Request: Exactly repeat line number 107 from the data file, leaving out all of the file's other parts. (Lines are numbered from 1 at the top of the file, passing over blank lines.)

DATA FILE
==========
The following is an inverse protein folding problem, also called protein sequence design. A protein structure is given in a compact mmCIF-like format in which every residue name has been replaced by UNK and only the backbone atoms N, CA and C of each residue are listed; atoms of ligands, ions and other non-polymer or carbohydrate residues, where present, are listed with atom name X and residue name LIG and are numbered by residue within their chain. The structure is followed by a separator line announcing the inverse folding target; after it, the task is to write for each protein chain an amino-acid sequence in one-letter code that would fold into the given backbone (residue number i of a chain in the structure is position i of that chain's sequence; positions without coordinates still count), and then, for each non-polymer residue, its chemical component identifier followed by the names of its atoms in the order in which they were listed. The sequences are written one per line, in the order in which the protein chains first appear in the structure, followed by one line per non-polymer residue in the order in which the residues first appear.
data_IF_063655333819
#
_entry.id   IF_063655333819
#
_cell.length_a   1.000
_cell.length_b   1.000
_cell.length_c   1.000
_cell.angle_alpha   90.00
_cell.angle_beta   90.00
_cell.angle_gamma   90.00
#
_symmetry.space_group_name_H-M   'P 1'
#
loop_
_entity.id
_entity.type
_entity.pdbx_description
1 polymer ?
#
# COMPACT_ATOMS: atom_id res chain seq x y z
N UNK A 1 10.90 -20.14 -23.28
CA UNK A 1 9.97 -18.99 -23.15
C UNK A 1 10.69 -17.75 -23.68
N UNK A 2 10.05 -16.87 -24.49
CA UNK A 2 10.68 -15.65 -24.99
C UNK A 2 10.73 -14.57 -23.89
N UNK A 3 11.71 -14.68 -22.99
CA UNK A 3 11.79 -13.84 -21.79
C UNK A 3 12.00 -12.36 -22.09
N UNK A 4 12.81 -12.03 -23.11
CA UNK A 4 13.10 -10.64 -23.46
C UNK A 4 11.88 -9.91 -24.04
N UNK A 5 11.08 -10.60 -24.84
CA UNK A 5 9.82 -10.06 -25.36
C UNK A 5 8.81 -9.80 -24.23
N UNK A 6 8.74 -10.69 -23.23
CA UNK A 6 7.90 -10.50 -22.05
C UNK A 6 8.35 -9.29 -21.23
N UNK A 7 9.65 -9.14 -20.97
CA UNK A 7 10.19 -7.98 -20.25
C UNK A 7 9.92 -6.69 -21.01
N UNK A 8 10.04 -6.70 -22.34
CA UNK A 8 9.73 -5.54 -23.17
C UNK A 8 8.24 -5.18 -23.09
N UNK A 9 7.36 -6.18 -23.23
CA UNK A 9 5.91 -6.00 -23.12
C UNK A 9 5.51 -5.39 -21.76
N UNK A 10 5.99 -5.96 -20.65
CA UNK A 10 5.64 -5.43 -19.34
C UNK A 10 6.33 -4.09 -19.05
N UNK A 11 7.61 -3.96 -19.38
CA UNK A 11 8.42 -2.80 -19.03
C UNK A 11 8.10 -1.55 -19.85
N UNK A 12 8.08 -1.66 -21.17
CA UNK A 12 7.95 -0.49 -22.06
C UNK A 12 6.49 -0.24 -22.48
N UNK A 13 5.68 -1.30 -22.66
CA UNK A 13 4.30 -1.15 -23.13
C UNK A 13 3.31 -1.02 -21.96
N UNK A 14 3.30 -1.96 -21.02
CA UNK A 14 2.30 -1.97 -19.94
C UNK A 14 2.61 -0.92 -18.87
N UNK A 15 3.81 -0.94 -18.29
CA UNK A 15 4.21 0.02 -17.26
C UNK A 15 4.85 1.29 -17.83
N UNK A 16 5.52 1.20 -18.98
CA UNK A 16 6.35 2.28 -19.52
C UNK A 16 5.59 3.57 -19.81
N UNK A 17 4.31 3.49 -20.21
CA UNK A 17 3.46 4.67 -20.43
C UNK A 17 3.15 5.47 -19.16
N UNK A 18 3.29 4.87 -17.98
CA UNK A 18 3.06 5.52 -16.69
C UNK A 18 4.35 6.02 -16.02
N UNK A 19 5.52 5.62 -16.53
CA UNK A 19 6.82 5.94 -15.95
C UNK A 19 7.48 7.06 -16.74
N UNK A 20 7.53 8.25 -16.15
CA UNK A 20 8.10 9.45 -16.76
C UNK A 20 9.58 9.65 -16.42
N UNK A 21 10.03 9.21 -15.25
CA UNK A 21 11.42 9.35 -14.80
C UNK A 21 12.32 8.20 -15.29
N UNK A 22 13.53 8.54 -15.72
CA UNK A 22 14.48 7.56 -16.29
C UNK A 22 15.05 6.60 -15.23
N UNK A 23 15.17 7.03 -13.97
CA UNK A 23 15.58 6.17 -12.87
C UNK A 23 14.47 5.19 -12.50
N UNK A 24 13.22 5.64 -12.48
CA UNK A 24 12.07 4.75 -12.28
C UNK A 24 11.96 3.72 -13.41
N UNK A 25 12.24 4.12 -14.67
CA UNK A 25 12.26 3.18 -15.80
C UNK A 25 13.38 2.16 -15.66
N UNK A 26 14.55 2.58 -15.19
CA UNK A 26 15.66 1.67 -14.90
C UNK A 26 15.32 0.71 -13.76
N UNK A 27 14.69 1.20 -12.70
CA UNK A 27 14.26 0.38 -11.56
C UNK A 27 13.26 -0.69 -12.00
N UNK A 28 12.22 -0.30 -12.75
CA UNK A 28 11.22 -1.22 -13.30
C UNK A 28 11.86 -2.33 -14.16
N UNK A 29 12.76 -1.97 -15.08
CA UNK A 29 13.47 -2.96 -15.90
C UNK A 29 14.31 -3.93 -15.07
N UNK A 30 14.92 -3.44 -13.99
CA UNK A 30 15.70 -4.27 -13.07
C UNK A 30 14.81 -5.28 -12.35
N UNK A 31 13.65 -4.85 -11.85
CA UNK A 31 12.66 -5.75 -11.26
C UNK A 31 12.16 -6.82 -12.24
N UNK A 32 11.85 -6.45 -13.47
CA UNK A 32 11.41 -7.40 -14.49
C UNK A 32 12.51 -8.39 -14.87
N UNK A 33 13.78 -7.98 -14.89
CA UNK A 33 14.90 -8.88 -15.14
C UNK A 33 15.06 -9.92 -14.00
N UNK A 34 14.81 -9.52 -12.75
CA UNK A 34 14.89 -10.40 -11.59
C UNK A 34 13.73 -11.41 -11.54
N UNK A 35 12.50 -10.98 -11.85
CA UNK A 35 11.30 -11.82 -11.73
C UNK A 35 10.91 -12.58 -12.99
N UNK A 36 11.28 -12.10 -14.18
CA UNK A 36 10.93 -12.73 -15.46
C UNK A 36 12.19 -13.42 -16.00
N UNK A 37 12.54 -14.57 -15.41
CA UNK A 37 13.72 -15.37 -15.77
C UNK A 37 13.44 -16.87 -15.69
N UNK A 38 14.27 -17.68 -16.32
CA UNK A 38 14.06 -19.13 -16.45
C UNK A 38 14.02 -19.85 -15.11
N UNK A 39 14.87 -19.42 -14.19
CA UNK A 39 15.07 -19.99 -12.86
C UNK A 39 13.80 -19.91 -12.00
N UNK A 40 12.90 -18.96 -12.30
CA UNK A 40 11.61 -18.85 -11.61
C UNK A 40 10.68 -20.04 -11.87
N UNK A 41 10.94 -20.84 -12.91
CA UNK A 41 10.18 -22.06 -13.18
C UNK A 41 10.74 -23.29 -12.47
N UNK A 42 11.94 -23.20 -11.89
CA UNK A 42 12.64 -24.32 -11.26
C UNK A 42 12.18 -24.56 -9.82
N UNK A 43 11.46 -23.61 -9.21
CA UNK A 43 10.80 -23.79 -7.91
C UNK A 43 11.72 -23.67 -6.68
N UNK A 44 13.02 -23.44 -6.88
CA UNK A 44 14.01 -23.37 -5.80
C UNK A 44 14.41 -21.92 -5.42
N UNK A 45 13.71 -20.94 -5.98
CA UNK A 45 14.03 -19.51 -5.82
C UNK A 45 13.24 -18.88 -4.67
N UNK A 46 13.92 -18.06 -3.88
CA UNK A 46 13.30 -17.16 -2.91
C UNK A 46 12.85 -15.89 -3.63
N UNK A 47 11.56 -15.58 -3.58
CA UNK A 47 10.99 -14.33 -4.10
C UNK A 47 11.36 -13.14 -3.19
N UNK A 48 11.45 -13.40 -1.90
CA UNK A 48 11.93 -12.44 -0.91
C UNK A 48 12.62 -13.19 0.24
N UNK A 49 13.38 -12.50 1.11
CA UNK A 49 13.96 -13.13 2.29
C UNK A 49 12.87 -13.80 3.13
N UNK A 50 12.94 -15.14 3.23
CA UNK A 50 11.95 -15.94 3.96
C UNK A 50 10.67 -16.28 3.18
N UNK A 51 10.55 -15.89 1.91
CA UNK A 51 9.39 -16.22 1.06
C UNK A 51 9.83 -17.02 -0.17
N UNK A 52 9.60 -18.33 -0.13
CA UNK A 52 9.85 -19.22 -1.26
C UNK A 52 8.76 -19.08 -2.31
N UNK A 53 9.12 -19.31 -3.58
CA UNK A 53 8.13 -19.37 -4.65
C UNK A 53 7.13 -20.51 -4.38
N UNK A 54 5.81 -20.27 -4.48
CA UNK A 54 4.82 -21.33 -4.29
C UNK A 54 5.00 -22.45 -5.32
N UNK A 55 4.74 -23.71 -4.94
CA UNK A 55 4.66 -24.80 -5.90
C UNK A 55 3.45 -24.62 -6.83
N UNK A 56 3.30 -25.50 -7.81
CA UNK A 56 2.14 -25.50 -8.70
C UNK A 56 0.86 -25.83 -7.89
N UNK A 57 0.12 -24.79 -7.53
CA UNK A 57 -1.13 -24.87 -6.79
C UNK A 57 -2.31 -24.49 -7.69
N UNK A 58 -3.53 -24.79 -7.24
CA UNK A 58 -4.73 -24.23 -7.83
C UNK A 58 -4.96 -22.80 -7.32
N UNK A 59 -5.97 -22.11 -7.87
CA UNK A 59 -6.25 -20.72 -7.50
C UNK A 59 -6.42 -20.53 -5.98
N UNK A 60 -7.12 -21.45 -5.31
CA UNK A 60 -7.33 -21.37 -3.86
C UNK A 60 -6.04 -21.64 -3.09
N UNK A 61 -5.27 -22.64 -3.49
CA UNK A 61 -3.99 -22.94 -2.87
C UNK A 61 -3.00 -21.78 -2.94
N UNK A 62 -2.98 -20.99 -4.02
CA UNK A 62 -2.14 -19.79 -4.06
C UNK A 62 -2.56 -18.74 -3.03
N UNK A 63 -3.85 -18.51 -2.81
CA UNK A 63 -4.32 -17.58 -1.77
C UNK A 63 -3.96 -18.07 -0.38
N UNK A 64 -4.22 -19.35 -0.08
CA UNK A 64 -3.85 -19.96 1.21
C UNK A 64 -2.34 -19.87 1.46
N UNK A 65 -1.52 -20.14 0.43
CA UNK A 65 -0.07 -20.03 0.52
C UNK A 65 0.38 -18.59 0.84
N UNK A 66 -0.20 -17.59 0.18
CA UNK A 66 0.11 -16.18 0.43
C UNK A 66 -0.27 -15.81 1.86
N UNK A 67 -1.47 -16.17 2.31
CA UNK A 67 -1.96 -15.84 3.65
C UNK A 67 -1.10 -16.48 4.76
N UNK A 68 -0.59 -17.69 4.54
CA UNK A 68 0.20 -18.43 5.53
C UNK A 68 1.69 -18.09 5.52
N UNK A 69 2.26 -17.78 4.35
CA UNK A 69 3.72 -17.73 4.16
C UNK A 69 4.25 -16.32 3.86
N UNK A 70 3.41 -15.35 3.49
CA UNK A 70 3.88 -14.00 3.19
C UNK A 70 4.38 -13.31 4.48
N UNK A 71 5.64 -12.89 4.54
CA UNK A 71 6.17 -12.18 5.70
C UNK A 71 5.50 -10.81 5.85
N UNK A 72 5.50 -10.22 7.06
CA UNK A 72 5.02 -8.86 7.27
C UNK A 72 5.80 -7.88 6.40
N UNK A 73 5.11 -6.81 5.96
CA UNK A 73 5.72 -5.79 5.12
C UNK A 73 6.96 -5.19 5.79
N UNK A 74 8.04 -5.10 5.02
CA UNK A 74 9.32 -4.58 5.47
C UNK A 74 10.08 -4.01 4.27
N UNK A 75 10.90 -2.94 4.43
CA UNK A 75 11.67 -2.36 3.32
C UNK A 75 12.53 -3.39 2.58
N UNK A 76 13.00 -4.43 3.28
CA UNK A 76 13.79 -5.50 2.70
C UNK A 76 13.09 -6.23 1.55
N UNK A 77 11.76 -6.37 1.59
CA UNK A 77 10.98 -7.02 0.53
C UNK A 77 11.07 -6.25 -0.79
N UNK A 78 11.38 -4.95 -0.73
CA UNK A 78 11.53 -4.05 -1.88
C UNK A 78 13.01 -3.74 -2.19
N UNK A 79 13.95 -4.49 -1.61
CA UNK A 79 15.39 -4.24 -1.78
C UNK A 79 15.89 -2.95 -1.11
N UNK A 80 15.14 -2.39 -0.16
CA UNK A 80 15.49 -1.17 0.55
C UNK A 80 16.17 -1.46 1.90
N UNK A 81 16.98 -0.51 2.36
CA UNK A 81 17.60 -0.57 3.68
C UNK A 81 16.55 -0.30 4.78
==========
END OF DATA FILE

CA UNK A 29 13.47 -2.96 -15.90